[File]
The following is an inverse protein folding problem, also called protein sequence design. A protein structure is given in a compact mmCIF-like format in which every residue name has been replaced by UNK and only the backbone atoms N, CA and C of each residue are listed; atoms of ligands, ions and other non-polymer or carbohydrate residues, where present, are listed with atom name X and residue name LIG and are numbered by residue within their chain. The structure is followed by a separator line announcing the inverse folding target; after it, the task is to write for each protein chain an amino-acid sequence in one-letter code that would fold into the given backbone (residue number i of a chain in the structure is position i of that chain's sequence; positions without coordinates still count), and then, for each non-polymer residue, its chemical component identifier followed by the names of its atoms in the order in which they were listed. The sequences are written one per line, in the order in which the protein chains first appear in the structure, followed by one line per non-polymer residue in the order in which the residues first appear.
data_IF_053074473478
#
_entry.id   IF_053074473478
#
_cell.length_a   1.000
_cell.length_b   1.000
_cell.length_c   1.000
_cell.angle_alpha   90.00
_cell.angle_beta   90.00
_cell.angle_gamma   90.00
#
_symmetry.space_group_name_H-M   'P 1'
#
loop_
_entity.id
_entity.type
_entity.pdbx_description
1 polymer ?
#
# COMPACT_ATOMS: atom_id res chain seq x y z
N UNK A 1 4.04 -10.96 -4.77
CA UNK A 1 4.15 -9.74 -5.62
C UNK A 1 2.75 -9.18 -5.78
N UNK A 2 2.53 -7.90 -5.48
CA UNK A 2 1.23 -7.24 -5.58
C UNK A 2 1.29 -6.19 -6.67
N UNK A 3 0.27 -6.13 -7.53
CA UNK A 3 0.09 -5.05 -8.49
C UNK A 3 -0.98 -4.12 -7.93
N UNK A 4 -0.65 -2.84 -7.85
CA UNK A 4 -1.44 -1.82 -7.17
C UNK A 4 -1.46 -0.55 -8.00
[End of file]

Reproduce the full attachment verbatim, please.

The following is an inverse protein folding problem, also called protein sequence design. A protein structure is given in a compact mmCIF-like format in which every residue name has been replaced by UNK and only the backbone atoms N, CA and C of each residue are listed; atoms of ligands, ions and other non-polymer or carbohydrate residues, where present, are listed with atom name X and residue name LIG and are numbered by residue within their chain. The structure is followed by a separator line announcing the inverse folding target; after it, the task is to write for each protein chain an amino-acid sequence in one-letter code that would fold into the given backbone (residue number i of a chain in the structure is position i of that chain's sequence; positions without coordinates still count), and then, for each non-polymer residue, its chemical component identifier followed by the names of its atoms in the order in which they were listed. The sequences are written one per line, in the order in which the protein chains first appear in the structure, followed by one line per non-polymer residue in the order in which the residues first appear.
data_IF_053074473478
#
_entry.id   IF_053074473478
#
_cell.length_a   1.000
_cell.length_b   1.000
_cell.length_c   1.000
_cell.angle_alpha   90.00
_cell.angle_beta   90.00
_cell.angle_gamma   90.00
#
_symmetry.space_group_name_H-M   'P 1'
#
loop_
_entity.id
_entity.type
_entity.pdbx_description
1 polymer ?
#
# COMPACT_ATOMS: atom_id res chain seq x y z
N UNK A 1 4.04 -10.96 -4.77
CA UNK A 1 4.15 -9.74 -5.62
C UNK A 1 2.75 -9.18 -5.78
N UNK A 2 2.53 -7.90 -5.48
CA UNK A 2 1.23 -7.24 -5.58
C UNK A 2 1.29 -6.19 -6.67
N UNK A 3 0.27 -6.13 -7.53
CA UNK A 3 0.09 -5.05 -8.49
C UNK A 3 -0.98 -4.12 -7.93
N UNK A 4 -0.65 -2.84 -7.85
CA UNK A 4 -1.44 -1.82 -7.17
C UNK A 4 -1.46 -0.55 -8.00